German car manufacturer, BMW, has released a one-off version of its X6 coupé, which has been spray-painted with a version of Surrey NanoSystems self-described "blackest black in the world", Vantablack. The pigment, which absorbs over 99 per cent of light, looks stunning on the car and appears to flatten its body into a two-dimensional shape.
In our guide to colour theory we looked at how pigments can affect our perception, and this car is a perfect example of that. Because it reflects so little light, the BMW Vantablack X6 looks almost void-like.
Creative agency Levitation 29 collaborated with the inventors of the Vantabalck technology, Surrey NanoSystems, to develop a version of the paint, called VBx2, that could be sprayed onto the car. According to BMW, this car is the "first and only vehicle in the world" to be spray painted with a coating of Vantablack.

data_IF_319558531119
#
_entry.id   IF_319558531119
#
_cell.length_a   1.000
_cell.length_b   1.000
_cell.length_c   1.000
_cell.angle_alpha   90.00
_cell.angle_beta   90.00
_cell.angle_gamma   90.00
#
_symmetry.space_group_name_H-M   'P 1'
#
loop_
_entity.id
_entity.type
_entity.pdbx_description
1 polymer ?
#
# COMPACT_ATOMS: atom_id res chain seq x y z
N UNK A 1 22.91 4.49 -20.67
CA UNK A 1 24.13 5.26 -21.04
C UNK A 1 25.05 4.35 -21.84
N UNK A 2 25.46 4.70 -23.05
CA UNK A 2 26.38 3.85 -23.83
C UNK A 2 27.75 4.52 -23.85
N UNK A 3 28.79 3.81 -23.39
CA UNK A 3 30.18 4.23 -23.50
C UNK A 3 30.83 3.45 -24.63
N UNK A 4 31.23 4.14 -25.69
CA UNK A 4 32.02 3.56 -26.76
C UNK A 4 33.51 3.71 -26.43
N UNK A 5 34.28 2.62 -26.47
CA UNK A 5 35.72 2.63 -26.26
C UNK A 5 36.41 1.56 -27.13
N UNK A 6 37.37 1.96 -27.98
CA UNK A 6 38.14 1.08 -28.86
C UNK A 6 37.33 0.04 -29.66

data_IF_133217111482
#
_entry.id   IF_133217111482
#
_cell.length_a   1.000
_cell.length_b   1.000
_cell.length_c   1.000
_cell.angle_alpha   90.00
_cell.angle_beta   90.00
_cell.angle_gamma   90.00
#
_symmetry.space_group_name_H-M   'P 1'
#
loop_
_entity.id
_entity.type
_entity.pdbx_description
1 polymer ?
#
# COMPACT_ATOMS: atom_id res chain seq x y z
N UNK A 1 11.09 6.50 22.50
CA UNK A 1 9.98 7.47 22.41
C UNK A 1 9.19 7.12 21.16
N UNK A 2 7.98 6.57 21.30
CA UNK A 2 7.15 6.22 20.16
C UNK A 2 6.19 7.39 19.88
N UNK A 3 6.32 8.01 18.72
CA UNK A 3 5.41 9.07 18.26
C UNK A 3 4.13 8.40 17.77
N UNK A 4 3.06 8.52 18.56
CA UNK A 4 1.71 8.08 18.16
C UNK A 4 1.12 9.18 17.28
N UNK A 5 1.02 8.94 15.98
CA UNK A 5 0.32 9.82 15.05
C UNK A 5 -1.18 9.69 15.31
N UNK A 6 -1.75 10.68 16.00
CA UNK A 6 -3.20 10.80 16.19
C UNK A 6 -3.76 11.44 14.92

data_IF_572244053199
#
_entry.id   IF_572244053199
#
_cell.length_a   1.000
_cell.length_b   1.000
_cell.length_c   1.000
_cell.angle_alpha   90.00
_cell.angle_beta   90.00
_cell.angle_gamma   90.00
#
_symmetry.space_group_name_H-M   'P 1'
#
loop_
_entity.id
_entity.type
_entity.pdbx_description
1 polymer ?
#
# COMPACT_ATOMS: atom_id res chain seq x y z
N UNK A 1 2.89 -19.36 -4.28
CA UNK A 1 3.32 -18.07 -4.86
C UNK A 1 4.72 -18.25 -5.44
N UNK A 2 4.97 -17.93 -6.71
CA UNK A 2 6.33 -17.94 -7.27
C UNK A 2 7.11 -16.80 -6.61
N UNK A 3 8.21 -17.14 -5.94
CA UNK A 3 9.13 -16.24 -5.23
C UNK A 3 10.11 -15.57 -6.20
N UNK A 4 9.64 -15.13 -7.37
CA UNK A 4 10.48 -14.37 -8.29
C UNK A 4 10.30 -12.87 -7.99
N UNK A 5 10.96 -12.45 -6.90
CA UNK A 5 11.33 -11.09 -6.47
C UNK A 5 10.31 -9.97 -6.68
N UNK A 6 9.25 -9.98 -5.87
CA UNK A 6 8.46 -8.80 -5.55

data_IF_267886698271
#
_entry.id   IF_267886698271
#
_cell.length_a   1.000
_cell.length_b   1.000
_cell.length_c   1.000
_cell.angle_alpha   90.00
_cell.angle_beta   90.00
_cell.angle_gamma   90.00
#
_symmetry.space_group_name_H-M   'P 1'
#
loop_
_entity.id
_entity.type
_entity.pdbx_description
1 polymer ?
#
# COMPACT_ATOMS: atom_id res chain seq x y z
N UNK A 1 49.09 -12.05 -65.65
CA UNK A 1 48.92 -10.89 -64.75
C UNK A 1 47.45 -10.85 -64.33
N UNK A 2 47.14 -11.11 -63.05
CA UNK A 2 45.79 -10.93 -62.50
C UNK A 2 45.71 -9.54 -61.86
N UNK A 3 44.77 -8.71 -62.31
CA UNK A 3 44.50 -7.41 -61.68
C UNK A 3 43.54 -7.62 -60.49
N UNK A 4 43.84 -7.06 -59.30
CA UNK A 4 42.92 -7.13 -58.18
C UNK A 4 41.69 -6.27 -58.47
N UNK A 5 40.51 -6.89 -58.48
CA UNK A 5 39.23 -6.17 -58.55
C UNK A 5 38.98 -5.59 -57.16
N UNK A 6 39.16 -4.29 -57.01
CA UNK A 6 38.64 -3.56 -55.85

If you've been following some of the controversy surrounding Vantablack, you'll know that artist Anish Kapoor owns exclusive rights to the pigment. However VBx2 skirts around this issue by using slightly different materials.
"We realised that it wouldn't have worked if we'd put on the original Vantablack material, as the viewer would have lost all sense of three-dimensionality," said Vantablack inventor and founder of Surrey NanoSystems, Ben Jensen, in a statement.
"It worked really well because of the size of the car, its distinctive shape, and how imposing it is," he adds. "VBx2 with its one-per-cent reflectance provides just enough of a hint of shape."
The BMW Vantablack X6 will be unveiled at September's Frankfurt Motor Show, where attendees will also be able to see the launch of VW's new flat logo.